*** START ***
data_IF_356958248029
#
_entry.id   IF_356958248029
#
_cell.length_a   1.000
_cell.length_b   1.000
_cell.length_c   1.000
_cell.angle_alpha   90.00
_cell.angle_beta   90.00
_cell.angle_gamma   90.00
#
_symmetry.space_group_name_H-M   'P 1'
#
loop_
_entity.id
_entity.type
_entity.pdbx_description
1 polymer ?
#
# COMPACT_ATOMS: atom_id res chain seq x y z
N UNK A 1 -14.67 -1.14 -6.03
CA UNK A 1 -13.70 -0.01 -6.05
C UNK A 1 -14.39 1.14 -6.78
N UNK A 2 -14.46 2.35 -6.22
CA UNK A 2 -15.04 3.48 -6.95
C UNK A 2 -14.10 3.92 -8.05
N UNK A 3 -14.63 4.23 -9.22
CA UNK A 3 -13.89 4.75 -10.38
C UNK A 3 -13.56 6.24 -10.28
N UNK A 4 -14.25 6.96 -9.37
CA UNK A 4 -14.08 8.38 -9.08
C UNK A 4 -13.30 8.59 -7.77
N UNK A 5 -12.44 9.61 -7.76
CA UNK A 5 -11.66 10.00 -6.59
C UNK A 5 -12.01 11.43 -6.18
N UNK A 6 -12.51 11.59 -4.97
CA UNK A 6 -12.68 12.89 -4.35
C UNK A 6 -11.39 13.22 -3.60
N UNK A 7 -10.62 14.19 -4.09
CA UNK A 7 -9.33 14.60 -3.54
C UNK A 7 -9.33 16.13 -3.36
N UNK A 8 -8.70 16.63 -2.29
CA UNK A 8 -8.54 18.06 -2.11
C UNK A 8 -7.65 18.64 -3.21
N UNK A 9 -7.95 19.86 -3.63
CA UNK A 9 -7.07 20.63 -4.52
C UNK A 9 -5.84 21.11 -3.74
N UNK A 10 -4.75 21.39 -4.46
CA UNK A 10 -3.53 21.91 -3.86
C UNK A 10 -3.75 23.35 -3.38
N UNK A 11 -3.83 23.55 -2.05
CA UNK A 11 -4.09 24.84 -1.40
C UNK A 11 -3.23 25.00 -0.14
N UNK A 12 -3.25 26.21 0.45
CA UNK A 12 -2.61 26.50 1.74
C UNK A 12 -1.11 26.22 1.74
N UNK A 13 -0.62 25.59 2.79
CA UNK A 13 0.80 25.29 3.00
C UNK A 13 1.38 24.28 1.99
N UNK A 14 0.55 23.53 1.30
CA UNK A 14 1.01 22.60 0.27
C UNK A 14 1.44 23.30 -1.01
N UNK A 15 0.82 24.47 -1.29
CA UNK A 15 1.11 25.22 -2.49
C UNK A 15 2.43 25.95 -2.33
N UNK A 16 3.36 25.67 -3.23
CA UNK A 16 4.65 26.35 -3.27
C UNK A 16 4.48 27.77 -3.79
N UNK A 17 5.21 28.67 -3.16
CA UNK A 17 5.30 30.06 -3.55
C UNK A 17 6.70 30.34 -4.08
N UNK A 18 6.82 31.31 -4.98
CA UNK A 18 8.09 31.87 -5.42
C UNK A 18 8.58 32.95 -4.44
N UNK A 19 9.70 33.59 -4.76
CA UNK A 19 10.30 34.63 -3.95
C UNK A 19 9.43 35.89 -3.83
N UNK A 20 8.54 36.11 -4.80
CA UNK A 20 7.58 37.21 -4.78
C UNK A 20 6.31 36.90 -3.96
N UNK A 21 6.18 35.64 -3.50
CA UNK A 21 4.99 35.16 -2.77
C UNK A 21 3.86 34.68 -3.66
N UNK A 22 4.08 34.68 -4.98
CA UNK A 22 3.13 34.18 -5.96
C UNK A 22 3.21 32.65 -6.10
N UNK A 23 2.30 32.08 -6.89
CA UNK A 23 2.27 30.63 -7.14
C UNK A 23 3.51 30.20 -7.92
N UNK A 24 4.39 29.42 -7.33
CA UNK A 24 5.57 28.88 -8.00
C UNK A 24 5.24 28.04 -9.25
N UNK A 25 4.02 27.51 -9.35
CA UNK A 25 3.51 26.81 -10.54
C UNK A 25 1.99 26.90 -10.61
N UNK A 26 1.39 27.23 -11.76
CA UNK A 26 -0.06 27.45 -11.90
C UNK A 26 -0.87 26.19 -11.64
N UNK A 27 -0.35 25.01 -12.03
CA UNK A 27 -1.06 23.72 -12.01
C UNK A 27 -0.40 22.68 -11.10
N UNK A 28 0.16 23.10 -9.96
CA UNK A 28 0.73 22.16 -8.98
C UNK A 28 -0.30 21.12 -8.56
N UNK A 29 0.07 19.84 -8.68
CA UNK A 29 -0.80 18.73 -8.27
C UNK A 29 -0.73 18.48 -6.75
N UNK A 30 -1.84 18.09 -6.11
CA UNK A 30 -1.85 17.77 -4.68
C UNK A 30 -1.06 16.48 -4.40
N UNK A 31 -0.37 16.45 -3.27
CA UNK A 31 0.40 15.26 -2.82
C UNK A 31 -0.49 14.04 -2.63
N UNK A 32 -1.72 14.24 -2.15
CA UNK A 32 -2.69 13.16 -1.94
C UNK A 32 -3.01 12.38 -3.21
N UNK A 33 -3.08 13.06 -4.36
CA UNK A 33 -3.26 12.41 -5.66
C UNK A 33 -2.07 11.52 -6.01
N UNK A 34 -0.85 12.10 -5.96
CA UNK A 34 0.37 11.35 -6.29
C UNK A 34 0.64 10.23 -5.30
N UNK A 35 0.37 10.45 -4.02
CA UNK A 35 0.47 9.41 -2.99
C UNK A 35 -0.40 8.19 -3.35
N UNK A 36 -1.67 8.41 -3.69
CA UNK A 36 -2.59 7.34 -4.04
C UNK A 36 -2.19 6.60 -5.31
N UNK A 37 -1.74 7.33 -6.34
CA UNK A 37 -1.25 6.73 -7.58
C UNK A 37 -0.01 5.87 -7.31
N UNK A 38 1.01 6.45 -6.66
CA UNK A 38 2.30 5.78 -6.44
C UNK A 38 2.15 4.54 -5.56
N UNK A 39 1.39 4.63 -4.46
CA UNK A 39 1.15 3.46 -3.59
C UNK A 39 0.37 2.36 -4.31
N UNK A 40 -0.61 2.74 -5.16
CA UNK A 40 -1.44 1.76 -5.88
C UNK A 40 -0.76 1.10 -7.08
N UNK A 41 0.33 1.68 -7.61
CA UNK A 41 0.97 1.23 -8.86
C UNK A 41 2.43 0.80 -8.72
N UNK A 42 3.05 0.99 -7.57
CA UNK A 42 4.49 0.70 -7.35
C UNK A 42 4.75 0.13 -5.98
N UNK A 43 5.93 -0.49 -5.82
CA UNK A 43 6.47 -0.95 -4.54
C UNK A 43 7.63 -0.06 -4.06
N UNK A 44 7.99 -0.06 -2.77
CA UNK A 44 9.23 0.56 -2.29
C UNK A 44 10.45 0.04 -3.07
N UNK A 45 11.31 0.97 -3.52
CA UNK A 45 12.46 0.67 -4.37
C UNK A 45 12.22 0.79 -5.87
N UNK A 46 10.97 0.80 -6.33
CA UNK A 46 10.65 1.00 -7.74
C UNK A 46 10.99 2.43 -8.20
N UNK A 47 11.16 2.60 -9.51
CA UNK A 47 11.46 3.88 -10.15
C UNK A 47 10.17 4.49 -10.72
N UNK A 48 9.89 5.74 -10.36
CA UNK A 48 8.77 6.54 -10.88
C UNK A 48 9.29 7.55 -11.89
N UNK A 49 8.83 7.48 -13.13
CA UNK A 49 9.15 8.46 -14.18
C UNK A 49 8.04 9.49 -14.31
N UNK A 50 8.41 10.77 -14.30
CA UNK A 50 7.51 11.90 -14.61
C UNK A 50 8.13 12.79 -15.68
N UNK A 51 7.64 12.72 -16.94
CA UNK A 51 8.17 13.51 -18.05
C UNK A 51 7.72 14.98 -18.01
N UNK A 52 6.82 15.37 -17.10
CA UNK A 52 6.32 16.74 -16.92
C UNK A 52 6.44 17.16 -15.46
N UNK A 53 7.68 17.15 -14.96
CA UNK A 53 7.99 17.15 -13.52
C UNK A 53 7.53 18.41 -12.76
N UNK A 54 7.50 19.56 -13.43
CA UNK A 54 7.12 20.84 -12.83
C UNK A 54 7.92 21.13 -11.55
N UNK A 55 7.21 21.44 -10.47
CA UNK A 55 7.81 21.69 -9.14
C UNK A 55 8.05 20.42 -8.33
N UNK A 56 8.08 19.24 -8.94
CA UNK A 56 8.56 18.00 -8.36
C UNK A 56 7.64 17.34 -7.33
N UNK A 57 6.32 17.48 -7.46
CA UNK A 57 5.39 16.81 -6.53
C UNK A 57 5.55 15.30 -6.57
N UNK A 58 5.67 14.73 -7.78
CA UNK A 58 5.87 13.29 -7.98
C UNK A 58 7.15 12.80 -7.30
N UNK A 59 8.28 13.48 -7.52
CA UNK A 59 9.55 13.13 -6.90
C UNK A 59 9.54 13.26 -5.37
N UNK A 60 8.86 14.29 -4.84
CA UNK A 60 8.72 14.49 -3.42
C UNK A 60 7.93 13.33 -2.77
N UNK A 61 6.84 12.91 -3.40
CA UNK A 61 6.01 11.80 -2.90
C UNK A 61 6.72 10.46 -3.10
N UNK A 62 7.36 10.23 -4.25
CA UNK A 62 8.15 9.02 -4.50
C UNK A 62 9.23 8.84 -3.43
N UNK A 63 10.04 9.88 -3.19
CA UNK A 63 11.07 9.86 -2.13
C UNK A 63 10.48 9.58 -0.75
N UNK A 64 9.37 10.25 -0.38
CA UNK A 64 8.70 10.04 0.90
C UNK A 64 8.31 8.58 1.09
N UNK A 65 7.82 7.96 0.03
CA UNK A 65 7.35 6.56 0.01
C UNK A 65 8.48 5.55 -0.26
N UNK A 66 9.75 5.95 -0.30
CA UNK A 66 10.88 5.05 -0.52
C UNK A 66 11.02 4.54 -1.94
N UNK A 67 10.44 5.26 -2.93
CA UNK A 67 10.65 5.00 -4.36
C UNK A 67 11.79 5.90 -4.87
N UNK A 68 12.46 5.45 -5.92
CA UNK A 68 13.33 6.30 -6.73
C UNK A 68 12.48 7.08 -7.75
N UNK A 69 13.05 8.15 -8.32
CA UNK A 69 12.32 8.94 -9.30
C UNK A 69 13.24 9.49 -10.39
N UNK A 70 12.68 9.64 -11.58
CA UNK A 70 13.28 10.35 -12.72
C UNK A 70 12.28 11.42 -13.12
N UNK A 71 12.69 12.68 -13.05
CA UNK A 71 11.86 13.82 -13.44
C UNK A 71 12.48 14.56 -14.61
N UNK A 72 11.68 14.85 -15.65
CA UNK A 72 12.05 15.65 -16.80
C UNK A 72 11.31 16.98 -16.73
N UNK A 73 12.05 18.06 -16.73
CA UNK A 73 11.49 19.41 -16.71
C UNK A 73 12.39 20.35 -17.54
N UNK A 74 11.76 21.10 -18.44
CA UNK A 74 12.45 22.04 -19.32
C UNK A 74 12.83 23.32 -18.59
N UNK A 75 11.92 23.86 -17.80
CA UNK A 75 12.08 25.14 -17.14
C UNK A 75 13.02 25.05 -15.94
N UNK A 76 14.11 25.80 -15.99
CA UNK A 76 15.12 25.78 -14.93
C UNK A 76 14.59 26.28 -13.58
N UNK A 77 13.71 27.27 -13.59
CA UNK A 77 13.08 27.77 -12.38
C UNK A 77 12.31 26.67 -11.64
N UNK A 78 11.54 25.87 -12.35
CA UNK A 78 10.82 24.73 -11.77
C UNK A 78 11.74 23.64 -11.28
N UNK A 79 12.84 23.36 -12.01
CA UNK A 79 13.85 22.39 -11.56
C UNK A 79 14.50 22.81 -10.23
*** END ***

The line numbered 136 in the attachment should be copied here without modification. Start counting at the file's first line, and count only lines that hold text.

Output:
CA UNK A 39 1.15 3.46 -3.59